I saw a poster once that said, “If you can read this, thank a teacher.” I thought of my first grade teacher, Miss Enniert at James A. Garfield School. Although I can’t even remember what she looked like, I realize she was the main person who taught me how to read. She developed in me that incredible skill that eventually turned into a life-long passion. And so today I publicly say: “Thank you, Miss Enniert, for teaching me how to read!”
The ability to read is a marvelous gift. But what exactly is reading? Simply put, reading is a complex process of decoding signs or symbols in order to derive meaning from them. Imagine if you couldn’t read and you saw a book for the first time. What would you see? A bunch of pages with little black squiggly marks on them. When I was in Korea, I toured an elementary school with a library that had over 10,000 books—all in Korean, of course. I suddenly realized I wouldn’t be able to read a single book in that library—because I didn’t know the code to decipher all those squiggly symbols.
Reading is shaped by the reader’s prior knowledge, experience, attitude, and culture. That’s why Edmund Wilson could declare: “No two persons ever read the same book.” When we read, we usually read silently and without forming the words with our lips. But in the 4th Century, St. Augustine remarked on St. Ambrose’s “unusual” way of reading: He read silently and without moving his lips!
Literacy rates (which include both reading and writing) differ from country to country. Here are a few countries and their literacy rates: Russia, 99.7%, Canada, 99%; Australia, 99%; United States, 97.9%; Mexico, 95%, India, 72%; Ethiopia 49.1%. In some countries there is a
significant gap between male literacy and female literacy. For example, in Afghanistan male literacy is 52%, female literacy is 24%. A country with one of the lowest literacy rates is Niger in western Africa: Male literacy is 19.1%, while female literacy is 11%. Today world literacy is 86.3%, or 90% for males and 82% for females.
Here are 10 facts about reading that are worth pondering:
1) Worldwide, people spend an average of 6.5 hours a week reading.
2) In the U.S. 63 % of the adult population of prisoners are functionally illiterate. Whereas 85% of all juveniles who come into contact with the juvenile court system are functionally illiterate.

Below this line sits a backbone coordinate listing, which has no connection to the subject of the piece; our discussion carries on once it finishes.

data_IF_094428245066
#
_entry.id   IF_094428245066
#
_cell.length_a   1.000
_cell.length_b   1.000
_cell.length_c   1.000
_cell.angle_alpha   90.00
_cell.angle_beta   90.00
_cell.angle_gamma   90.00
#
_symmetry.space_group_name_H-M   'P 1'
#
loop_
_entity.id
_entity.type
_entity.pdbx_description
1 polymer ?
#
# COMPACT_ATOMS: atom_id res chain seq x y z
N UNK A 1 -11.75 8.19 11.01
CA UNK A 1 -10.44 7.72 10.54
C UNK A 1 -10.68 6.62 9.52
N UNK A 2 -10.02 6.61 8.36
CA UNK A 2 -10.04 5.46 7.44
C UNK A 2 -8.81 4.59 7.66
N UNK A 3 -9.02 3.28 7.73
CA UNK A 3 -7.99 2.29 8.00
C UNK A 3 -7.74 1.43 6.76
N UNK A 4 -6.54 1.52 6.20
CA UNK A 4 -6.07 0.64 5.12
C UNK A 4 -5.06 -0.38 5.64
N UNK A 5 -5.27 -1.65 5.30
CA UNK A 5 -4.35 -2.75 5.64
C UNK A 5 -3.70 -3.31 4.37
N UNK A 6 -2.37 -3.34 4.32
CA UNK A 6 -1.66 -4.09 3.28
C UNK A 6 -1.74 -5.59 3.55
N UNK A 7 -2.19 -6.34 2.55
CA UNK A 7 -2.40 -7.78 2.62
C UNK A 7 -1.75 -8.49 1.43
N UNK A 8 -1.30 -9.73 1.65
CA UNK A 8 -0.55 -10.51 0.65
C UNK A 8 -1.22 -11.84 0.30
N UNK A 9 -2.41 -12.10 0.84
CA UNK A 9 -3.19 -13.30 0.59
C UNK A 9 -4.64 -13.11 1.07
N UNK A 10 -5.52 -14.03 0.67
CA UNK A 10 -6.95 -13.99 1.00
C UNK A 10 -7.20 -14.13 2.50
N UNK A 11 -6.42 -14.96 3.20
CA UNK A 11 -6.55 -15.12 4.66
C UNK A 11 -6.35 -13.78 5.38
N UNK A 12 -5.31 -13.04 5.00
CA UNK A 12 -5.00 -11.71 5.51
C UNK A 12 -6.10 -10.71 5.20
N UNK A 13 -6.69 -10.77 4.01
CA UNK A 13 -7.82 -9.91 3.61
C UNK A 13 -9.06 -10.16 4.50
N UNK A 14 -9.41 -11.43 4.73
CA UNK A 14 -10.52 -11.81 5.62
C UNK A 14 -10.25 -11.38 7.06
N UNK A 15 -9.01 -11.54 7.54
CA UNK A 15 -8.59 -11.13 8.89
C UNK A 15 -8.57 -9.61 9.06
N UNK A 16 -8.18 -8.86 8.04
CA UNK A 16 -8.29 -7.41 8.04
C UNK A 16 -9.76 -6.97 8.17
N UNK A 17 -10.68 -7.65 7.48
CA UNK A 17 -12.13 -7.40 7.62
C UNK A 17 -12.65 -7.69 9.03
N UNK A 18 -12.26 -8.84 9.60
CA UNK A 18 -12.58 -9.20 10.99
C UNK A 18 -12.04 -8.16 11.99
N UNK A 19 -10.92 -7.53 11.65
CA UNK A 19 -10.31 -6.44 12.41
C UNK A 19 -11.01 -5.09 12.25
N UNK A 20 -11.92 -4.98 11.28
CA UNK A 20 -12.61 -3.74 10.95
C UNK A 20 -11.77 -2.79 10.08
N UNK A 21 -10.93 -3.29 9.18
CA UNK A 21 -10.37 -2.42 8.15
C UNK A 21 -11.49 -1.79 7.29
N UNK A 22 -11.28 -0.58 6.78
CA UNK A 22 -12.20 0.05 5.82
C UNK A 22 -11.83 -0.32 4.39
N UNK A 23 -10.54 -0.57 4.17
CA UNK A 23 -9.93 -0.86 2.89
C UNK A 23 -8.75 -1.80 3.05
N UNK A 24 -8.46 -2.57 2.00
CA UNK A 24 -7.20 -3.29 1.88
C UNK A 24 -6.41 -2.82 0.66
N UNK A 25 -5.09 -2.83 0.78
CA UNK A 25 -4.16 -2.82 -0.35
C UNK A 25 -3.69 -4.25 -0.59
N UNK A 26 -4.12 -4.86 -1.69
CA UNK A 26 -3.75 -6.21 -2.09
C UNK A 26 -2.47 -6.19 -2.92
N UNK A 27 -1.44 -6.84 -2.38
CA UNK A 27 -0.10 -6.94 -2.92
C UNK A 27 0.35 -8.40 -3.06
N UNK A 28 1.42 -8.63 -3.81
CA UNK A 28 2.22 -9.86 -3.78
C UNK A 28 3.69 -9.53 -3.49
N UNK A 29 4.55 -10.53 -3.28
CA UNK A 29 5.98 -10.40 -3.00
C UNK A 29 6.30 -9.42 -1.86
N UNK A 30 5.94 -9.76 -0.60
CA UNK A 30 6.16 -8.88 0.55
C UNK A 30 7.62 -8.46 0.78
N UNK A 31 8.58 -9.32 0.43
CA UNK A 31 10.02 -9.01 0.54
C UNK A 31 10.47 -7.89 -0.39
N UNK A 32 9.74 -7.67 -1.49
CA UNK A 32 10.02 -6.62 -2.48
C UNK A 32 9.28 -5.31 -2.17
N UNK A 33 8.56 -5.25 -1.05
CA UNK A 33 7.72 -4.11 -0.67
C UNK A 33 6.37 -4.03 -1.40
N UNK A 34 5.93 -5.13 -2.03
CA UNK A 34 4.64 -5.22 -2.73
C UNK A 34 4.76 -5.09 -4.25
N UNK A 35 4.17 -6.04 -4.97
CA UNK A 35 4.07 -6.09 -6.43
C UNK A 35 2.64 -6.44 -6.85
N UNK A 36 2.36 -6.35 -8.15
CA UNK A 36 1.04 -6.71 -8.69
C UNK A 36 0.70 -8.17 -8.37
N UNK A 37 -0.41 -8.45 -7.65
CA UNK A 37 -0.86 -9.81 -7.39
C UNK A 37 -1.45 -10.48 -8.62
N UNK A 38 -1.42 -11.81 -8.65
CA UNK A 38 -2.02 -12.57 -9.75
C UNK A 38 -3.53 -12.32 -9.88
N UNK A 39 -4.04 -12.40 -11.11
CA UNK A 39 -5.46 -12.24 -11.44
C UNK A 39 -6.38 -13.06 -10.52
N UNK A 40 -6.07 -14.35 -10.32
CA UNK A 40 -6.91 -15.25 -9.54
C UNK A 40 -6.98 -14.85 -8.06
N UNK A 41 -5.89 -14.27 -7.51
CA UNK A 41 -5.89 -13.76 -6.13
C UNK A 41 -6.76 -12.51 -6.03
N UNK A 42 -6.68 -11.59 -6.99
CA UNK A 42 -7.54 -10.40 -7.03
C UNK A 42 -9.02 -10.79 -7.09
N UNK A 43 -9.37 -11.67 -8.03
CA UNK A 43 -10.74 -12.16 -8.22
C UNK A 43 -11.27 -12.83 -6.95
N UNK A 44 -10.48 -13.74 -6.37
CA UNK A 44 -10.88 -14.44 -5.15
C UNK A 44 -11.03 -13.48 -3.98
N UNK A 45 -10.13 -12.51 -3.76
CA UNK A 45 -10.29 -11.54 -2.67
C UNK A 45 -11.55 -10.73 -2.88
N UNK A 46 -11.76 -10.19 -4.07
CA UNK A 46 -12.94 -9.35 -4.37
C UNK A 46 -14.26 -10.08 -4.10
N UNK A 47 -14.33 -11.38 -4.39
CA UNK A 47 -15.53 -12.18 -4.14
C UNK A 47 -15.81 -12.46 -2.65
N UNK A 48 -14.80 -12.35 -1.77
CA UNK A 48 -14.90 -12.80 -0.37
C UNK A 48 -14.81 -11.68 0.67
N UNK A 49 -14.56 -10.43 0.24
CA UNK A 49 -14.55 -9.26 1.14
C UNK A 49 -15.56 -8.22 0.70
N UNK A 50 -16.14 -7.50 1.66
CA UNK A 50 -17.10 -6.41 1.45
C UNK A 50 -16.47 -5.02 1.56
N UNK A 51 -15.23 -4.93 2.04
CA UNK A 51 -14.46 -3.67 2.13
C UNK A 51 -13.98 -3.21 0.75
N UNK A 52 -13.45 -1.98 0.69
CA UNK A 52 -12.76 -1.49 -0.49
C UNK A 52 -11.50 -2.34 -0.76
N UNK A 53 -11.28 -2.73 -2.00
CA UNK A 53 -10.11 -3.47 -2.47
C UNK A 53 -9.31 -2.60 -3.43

3) The Penguin paperback was created in 1935 to make books as affordable as cigarettes.
4) Throughout history, for religious or political reasons, books have been censored or burned.
5) Ray Bradbury, author of Fahrenheit 451, said, “There are worse crimes than burning books. One of them is not reading them.” (His classic book tells of a futuristic world in which all books are burned. Fahrenheit 451 is the temperature at which book paper catches fire.)
6) Half of all the books sold today are to people over the age of 45.
7) Women buy 68% of all the books sold.
8) One in 4 adults have not read a book in the past year.
9) International literacy day is September 8.
10) Reading (and writing) are brain-stimulating activities that have been shown to slow down cognitive decline.
Many beautiful words have been used to describe the magic and power of reading. Here are two of my favorites:
Elizabeth Hardwick, literary critic, novelist, short story writer: “The greatest gift is a passion for reading. It is cheap, it consoles, it distracts, it excites, it gives you knowledge of the world and experience of a wider kind. It is a moral illumination.”
Mary Schmich, Pulitzer Prize winning journalist: “Reading is a discount ticket to everywhere.”
If you are still reading this, thank a teacher! And thank God for your good fortune to be a reader!
What role does reading play in your everyday life? in your spiritual life?
What impact has modern technology had on your reading?
Why do you read “Sunflower Seeds”?
Today’s song is “Seek Ye First,” written by Karen Lafferty and sung here by the Maranatha Singers. As scripture says, we do not live by bread alone, but by every word that proceeds from the mouth of God. The gift of reading gives us access to God’s Word found in the Bible:
Do you feel moved to share anything with us today—about reading, about something said in this reflection or the song?
PS: Thank you for your prayers for my annual retreat. Every day I prayed for my dear “Sunflower Seeds Community.” I ask for your prayers for a retreat I will be giving this coming weekend at Benet House Retreat Center in Rock Island, IL. Thank you! … And of course, I join with you in praying for peace on this anniversary of Sept. 11, 2001… and for all our brothers and sisters suffering from the effects of hurricanes Harvey and Irma…